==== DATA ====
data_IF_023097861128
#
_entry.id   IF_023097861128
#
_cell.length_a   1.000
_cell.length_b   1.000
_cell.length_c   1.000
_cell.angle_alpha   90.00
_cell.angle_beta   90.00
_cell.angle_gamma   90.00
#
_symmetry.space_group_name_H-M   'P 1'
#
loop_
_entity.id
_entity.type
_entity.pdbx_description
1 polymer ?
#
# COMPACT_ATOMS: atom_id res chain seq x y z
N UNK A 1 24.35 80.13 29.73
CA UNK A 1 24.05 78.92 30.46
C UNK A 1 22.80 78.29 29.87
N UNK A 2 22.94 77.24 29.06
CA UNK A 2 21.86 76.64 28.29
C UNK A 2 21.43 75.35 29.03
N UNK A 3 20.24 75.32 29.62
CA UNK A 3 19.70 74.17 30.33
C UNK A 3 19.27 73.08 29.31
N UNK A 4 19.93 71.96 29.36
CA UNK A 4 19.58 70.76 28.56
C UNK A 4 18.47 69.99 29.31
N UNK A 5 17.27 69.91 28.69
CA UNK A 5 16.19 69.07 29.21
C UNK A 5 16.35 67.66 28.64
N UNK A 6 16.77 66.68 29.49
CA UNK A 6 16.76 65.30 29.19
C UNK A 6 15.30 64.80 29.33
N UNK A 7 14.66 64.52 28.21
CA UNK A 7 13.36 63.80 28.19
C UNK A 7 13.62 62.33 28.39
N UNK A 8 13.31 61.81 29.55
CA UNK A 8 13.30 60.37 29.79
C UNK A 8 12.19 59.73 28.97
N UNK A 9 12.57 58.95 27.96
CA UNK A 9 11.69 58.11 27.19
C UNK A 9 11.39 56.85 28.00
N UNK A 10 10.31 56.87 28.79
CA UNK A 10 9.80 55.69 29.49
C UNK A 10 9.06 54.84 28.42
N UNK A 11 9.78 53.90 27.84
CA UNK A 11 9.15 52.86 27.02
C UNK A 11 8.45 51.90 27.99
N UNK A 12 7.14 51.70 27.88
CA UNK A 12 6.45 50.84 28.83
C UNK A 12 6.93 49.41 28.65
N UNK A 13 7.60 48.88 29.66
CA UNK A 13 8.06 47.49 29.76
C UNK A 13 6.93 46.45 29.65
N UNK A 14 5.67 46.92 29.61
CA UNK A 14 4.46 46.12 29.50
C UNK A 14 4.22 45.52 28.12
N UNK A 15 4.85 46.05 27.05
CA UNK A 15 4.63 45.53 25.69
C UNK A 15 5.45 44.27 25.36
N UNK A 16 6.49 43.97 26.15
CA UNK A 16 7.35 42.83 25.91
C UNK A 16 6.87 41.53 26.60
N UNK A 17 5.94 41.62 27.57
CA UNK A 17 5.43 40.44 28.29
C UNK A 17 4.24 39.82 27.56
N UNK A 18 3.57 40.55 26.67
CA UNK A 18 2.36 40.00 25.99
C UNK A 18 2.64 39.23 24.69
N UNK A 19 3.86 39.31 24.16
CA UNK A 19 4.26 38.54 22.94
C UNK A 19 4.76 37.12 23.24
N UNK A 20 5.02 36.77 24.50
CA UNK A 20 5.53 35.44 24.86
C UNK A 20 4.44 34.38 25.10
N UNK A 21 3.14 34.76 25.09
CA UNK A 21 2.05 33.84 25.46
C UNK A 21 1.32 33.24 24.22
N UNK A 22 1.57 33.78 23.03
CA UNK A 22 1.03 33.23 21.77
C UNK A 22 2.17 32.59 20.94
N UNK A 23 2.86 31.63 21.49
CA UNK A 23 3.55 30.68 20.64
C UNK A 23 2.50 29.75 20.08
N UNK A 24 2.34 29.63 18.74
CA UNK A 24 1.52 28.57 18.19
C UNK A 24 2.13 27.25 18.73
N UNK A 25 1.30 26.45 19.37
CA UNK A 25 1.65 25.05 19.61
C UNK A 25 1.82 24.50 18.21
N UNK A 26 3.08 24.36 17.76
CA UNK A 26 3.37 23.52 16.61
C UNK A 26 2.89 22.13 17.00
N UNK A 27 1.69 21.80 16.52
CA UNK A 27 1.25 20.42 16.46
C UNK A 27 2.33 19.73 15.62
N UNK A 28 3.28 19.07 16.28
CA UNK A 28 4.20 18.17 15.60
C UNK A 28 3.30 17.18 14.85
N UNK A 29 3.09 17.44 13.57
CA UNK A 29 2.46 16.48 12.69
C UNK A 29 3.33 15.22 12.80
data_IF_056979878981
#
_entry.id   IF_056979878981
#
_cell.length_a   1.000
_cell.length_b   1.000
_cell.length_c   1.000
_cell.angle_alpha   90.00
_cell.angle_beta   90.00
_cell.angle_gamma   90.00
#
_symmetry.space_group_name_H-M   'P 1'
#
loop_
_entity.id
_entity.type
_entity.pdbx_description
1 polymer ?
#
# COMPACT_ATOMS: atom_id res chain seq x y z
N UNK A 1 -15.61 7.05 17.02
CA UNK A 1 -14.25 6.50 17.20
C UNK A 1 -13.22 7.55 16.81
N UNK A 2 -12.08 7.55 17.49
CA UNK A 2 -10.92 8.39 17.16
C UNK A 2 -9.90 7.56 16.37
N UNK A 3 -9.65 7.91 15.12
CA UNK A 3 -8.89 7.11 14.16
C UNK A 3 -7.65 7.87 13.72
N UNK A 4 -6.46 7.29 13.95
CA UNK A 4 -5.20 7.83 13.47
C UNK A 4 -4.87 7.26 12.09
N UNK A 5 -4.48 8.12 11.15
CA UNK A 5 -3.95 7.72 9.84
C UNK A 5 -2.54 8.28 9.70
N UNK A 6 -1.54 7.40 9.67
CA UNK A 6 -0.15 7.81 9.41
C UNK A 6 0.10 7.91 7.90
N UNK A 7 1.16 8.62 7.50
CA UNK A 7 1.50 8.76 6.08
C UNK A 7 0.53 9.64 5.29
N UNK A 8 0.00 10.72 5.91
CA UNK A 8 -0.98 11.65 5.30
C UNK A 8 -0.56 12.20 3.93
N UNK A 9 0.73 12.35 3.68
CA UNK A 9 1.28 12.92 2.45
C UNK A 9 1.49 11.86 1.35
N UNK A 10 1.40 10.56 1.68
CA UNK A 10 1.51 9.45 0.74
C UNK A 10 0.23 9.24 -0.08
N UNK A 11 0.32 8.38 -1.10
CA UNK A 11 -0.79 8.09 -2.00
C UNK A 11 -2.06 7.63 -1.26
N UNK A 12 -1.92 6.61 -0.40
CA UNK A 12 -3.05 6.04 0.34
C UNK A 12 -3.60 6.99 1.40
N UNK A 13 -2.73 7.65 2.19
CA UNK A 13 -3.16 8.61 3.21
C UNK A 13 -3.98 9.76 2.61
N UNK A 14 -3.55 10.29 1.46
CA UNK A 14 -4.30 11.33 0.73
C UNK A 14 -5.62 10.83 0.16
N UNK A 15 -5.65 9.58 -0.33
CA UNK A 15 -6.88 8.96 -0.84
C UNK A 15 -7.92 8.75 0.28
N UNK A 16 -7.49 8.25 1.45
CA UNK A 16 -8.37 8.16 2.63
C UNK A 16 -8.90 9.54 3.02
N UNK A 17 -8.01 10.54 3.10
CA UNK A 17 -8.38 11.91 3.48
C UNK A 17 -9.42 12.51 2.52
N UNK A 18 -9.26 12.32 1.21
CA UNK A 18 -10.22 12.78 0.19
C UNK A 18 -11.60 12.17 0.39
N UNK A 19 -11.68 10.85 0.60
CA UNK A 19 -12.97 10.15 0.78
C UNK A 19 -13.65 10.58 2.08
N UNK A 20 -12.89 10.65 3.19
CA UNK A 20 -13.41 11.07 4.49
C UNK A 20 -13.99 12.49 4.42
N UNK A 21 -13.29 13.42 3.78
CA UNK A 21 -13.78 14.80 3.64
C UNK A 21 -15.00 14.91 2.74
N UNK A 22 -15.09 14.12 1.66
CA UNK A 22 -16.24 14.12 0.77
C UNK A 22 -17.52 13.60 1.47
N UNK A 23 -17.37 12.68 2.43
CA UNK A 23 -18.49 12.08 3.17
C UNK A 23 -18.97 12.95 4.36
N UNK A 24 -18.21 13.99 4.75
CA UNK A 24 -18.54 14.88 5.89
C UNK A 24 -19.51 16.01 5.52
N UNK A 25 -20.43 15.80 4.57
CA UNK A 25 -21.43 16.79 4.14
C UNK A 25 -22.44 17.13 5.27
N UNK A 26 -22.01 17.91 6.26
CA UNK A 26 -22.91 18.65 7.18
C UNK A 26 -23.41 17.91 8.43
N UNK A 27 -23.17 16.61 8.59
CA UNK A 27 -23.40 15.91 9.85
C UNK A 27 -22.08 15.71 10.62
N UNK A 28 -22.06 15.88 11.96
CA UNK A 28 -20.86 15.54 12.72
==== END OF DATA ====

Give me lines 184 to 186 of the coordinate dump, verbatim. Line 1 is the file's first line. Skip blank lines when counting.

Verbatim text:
C UNK A 19 -13.65 10.58 2.08
N UNK A 20 -12.89 10.65 3.19
CA UNK A 20 -13.41 11.07 4.49